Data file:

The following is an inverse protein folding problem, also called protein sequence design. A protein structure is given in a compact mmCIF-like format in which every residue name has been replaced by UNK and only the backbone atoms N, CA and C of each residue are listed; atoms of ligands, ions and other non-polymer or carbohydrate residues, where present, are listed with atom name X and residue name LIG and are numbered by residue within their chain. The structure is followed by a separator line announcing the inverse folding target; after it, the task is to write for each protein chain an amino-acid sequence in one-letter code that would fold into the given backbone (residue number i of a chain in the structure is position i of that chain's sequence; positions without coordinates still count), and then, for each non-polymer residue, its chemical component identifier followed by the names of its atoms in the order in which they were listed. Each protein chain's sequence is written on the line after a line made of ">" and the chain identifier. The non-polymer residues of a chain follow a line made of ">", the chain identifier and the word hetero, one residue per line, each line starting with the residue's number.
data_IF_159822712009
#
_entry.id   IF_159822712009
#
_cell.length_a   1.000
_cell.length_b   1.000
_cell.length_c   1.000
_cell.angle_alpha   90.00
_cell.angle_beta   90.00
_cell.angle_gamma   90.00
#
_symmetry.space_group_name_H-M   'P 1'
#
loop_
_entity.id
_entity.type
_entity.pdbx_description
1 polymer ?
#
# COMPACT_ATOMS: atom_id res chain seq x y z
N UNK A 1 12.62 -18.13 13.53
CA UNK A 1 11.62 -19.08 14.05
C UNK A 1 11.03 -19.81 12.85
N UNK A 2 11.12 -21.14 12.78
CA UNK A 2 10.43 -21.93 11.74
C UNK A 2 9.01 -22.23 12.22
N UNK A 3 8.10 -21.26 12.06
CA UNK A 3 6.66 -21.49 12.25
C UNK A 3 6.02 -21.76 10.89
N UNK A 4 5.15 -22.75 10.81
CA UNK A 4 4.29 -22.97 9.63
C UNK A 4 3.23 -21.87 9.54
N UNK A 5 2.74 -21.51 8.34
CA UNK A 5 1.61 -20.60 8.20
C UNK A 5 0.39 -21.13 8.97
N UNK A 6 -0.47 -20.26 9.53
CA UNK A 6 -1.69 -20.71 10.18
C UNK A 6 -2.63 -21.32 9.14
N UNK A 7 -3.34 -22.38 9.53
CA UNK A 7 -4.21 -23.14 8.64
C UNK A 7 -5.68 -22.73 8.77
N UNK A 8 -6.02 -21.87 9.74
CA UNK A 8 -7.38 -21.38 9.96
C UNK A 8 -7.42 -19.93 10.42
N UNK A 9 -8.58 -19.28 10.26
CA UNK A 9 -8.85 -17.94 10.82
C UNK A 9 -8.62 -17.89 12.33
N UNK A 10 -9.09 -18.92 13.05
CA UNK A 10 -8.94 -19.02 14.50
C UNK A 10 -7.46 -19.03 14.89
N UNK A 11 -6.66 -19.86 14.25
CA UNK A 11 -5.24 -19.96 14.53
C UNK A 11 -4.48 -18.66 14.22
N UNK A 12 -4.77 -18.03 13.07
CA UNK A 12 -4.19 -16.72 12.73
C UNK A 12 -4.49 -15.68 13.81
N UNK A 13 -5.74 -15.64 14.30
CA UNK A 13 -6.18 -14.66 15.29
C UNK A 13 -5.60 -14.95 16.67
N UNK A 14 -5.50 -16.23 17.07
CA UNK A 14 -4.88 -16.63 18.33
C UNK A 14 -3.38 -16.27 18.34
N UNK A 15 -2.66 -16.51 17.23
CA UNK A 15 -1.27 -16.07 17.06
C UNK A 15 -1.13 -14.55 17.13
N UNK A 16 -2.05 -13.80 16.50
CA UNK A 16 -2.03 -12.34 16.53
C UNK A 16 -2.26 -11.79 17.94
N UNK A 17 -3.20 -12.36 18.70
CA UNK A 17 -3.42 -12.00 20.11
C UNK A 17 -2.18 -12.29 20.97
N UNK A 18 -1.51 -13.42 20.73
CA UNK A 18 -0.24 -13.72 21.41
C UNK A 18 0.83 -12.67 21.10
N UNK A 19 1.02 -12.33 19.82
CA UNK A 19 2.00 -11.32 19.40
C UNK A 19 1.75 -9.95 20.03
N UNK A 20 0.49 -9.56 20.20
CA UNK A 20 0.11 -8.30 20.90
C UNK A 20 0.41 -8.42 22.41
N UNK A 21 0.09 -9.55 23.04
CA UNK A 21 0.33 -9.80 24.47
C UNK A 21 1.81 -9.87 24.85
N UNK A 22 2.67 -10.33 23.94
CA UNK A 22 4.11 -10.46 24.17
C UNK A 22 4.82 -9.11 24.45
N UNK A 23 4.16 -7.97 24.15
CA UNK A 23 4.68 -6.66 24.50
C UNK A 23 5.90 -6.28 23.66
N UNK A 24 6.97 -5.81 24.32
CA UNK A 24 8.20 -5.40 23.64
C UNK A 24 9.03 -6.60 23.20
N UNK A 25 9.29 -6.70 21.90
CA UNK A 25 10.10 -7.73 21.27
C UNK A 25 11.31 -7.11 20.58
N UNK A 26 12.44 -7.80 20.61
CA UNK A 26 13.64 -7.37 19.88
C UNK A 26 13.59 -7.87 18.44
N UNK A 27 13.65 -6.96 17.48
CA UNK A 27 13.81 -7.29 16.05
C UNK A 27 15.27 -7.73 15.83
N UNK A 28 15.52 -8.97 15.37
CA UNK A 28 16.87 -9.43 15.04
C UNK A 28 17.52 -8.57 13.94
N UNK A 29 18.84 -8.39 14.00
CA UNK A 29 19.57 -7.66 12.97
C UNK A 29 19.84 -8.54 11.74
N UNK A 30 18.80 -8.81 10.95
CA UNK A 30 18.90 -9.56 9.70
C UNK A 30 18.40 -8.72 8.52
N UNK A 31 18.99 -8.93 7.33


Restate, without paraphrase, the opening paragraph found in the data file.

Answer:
The following is an inverse protein folding problem, also called protein sequence design. A protein structure is given in a compact mmCIF-like format in which every residue name has been replaced by UNK and only the backbone atoms N, CA and C of each residue are listed; atoms of ligands, ions and other non-polymer or carbohydrate residues, where present, are listed with atom name X and residue name LIG and are numbered by residue within their chain. The structure is followed by a separator line announcing the inverse folding target; after it, the task is to write for each protein chain an amino-acid sequence in one-letter code that would fold into the given backbone (residue number i of a chain in the structure is position i of that chain's sequence; positions without coordinates still count), and then, for each non-polymer residue, its chemical component identifier followed by the names of its atoms in the order in which they were listed. Each protein chain's sequence is written on the line after a line made of ">" and the chain identifier. The non-polymer residues of a chain follow a line made of ">", the chain identifier and the word hetero, one residue per line, each line starting with the residue's number.